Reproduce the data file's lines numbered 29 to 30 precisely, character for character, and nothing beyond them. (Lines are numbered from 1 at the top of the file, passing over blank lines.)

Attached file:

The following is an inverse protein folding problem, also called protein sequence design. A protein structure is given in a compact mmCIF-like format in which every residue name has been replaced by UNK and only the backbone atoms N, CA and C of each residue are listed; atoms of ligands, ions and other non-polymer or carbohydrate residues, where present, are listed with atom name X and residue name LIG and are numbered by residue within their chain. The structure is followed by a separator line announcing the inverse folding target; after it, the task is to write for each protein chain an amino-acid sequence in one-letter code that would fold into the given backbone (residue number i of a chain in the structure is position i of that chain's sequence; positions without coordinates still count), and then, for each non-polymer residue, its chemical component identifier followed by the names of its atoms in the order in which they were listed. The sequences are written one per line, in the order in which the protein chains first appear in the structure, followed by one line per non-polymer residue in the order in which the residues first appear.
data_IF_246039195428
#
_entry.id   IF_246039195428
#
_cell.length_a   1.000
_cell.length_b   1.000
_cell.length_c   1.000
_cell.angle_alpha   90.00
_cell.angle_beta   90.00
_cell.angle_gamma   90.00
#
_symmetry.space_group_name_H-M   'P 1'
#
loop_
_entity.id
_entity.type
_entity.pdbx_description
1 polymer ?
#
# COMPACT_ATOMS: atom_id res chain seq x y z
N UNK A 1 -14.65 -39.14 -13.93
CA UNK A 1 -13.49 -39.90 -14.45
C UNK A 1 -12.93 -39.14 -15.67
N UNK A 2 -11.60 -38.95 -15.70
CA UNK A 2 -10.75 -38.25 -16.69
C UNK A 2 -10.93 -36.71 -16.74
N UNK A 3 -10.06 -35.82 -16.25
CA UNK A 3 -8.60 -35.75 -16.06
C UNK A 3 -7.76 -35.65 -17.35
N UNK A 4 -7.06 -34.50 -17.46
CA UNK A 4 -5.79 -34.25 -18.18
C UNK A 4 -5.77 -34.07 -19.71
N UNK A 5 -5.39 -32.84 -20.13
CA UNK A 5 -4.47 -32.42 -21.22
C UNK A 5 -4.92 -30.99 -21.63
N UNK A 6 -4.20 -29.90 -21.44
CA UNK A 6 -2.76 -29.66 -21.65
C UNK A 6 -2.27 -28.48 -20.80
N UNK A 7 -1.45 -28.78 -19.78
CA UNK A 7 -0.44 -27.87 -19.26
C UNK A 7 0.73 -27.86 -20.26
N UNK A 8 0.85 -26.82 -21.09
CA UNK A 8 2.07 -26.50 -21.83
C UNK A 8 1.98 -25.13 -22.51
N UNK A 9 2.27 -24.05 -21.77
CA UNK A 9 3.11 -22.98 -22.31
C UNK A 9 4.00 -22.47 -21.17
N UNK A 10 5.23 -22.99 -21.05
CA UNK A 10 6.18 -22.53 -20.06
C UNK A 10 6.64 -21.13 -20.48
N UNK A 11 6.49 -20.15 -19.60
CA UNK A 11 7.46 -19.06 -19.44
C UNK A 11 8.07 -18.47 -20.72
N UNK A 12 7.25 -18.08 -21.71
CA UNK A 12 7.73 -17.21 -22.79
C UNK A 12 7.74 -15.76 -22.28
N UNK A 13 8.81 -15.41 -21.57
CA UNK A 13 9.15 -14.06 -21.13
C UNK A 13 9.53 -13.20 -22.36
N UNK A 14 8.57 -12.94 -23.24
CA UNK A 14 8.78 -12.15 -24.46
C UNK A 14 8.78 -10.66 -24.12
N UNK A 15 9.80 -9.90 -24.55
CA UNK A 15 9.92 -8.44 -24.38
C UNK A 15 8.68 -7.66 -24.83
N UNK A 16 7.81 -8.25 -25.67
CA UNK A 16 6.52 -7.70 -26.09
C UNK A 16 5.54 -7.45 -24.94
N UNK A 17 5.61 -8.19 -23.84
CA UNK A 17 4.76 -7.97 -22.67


CA UNK A 3 -8.60 -35.75 -16.06
C UNK A 3 -7.76 -35.65 -17.35